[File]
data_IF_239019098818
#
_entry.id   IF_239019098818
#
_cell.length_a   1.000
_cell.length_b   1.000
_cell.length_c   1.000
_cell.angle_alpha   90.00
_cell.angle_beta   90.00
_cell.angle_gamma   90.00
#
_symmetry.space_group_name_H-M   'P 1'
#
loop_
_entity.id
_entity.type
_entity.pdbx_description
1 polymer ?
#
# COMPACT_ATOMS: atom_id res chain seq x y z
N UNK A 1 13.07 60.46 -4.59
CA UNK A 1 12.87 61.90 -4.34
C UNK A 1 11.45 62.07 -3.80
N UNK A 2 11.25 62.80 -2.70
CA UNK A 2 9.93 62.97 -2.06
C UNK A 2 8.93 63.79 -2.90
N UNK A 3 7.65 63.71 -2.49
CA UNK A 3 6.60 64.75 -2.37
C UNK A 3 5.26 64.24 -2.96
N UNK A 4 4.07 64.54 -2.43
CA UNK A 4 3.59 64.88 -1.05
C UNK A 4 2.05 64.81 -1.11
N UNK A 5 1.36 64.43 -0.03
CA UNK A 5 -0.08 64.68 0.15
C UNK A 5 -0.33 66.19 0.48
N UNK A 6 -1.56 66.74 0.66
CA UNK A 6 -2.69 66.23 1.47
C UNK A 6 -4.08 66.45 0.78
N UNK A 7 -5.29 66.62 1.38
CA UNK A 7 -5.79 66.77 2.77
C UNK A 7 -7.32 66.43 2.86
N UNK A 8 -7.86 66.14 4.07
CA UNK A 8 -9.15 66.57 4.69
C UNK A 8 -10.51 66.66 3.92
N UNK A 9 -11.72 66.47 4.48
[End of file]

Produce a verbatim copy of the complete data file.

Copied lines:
data_IF_239019098818
#
_entry.id   IF_239019098818
#
_cell.length_a   1.000
_cell.length_b   1.000
_cell.length_c   1.000
_cell.angle_alpha   90.00
_cell.angle_beta   90.00
_cell.angle_gamma   90.00
#
_symmetry.space_group_name_H-M   'P 1'
#
loop_
_entity.id
_entity.type
_entity.pdbx_description
1 polymer ?
#
# COMPACT_ATOMS: atom_id res chain seq x y z
N UNK A 1 13.07 60.46 -4.59
CA UNK A 1 12.87 61.90 -4.34
C UNK A 1 11.45 62.07 -3.80
N UNK A 2 11.25 62.80 -2.70
CA UNK A 2 9.93 62.97 -2.06
C UNK A 2 8.93 63.79 -2.90
N UNK A 3 7.65 63.71 -2.49
CA UNK A 3 6.60 64.75 -2.37
C UNK A 3 5.26 64.24 -2.96
N UNK A 4 4.07 64.54 -2.43
CA UNK A 4 3.59 64.88 -1.05
C UNK A 4 2.05 64.81 -1.11
N UNK A 5 1.36 64.43 -0.03
CA UNK A 5 -0.08 64.68 0.15
C UNK A 5 -0.33 66.19 0.48
N UNK A 6 -1.56 66.74 0.66
CA UNK A 6 -2.69 66.23 1.47
C UNK A 6 -4.08 66.45 0.78
N UNK A 7 -5.29 66.62 1.38
CA UNK A 7 -5.79 66.77 2.77
C UNK A 7 -7.32 66.43 2.86
N UNK A 8 -7.86 66.14 4.07
CA UNK A 8 -9.15 66.57 4.69
C UNK A 8 -10.51 66.66 3.92
N UNK A 9 -11.72 66.47 4.48